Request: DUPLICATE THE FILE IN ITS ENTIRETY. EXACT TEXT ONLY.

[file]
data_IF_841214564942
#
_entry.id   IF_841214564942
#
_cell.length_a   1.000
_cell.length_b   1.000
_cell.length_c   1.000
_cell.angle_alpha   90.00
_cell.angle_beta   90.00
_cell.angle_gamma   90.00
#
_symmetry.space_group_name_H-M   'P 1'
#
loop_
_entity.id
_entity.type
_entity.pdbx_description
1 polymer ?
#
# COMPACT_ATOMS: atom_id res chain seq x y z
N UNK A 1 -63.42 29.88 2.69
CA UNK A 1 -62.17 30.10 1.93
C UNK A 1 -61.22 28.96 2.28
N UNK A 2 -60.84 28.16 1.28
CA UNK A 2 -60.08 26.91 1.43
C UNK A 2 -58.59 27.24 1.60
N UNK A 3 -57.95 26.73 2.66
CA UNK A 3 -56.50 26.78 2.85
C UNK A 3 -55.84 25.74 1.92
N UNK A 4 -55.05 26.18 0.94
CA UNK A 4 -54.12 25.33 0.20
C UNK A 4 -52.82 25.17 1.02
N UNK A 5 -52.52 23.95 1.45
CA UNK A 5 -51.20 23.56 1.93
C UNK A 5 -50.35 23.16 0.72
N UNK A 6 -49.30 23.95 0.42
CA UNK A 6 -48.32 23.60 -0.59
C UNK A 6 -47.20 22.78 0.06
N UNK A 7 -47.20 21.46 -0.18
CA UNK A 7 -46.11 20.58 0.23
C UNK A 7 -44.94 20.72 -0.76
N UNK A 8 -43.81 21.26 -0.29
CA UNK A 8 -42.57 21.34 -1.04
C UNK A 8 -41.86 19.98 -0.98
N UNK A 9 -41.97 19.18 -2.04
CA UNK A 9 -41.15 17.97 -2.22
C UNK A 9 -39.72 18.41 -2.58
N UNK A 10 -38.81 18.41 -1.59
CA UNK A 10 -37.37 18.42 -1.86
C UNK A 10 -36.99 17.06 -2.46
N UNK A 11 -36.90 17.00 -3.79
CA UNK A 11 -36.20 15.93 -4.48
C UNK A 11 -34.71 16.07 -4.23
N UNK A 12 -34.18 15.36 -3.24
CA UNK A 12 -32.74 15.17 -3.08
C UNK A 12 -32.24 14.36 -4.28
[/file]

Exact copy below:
data_IF_841214564942
#
_entry.id   IF_841214564942
#
_cell.length_a   1.000
_cell.length_b   1.000
_cell.length_c   1.000
_cell.angle_alpha   90.00
_cell.angle_beta   90.00
_cell.angle_gamma   90.00
#
_symmetry.space_group_name_H-M   'P 1'
#
loop_
_entity.id
_entity.type
_entity.pdbx_description
1 polymer ?
#
# COMPACT_ATOMS: atom_id res chain seq x y z
N UNK A 1 -63.42 29.88 2.69
CA UNK A 1 -62.17 30.10 1.93
C UNK A 1 -61.22 28.96 2.28
N UNK A 2 -60.84 28.16 1.28
CA UNK A 2 -60.08 26.91 1.43
C UNK A 2 -58.59 27.24 1.60
N UNK A 3 -57.95 26.73 2.66
CA UNK A 3 -56.50 26.78 2.85
C UNK A 3 -55.84 25.74 1.92
N UNK A 4 -55.05 26.18 0.94
CA UNK A 4 -54.12 25.33 0.20
C UNK A 4 -52.82 25.17 1.02
N UNK A 5 -52.52 23.95 1.45
CA UNK A 5 -51.20 23.56 1.93
C UNK A 5 -50.35 23.16 0.72
N UNK A 6 -49.30 23.95 0.42
CA UNK A 6 -48.32 23.60 -0.59
C UNK A 6 -47.20 22.78 0.06
N UNK A 7 -47.20 21.46 -0.18
CA UNK A 7 -46.11 20.58 0.23
C UNK A 7 -44.94 20.72 -0.76
N UNK A 8 -43.81 21.26 -0.29
CA UNK A 8 -42.57 21.34 -1.04
C UNK A 8 -41.86 19.98 -0.98
N UNK A 9 -41.97 19.18 -2.04
CA UNK A 9 -41.15 17.97 -2.22
C UNK A 9 -39.72 18.41 -2.58
N UNK A 10 -38.81 18.41 -1.59
CA UNK A 10 -37.37 18.42 -1.86
C UNK A 10 -36.99 17.06 -2.46
N UNK A 11 -36.90 17.00 -3.79
CA UNK A 11 -36.20 15.93 -4.48
C UNK A 11 -34.71 16.07 -4.23
N UNK A 12 -34.18 15.36 -3.24
CA UNK A 12 -32.74 15.17 -3.08
C UNK A 12 -32.24 14.36 -4.28